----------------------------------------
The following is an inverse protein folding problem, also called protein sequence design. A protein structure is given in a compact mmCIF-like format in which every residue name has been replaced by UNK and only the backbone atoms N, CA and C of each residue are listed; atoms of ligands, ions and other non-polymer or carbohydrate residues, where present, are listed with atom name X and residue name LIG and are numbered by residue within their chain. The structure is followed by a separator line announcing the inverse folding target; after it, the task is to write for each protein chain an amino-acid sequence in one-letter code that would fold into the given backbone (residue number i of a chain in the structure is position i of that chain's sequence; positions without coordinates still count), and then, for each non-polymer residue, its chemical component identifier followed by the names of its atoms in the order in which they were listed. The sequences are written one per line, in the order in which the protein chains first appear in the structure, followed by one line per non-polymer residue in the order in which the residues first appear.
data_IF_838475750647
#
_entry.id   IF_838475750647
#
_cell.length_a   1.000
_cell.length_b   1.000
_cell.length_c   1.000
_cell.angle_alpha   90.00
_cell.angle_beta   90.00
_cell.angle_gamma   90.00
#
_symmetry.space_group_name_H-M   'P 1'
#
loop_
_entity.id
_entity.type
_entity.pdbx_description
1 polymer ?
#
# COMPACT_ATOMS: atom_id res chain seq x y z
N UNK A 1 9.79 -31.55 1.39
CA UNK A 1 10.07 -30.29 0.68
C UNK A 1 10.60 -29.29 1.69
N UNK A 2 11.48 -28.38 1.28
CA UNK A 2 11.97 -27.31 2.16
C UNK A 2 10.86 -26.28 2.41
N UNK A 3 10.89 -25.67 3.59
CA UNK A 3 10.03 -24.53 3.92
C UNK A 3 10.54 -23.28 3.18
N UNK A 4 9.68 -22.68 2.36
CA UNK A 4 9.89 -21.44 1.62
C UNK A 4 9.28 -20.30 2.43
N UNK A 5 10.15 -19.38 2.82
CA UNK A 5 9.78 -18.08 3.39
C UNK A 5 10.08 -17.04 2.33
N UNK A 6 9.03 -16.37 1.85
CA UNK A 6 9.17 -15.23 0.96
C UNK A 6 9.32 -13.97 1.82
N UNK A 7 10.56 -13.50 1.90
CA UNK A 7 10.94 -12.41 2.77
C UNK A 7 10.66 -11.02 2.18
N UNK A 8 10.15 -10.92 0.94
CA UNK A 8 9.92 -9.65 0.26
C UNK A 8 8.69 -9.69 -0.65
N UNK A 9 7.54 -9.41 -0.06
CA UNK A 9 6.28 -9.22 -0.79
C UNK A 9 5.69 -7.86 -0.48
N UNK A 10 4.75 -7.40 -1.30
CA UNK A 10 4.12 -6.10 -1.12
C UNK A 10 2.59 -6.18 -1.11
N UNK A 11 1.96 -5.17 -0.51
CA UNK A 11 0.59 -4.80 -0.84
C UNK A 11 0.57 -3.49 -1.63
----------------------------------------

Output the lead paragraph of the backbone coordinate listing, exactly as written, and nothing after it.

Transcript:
The following is an inverse protein folding problem, also called protein sequence design. A protein structure is given in a compact mmCIF-like format in which every residue name has been replaced by UNK and only the backbone atoms N, CA and C of each residue are listed; atoms of ligands, ions and other non-polymer or carbohydrate residues, where present, are listed with atom name X and residue name LIG and are numbered by residue within their chain. The structure is followed by a separator line announcing the inverse folding target; after it, the task is to write for each protein chain an amino-acid sequence in one-letter code that would fold into the given backbone (residue number i of a chain in the structure is position i of that chain's sequence; positions without coordinates still count), and then, for each non-polymer residue, its chemical component identifier followed by the names of its atoms in the order in which they were listed. The sequences are written one per line, in the order in which the protein chains first appear in the structure, followed by one line per non-polymer residue in the order in which the residues first appear.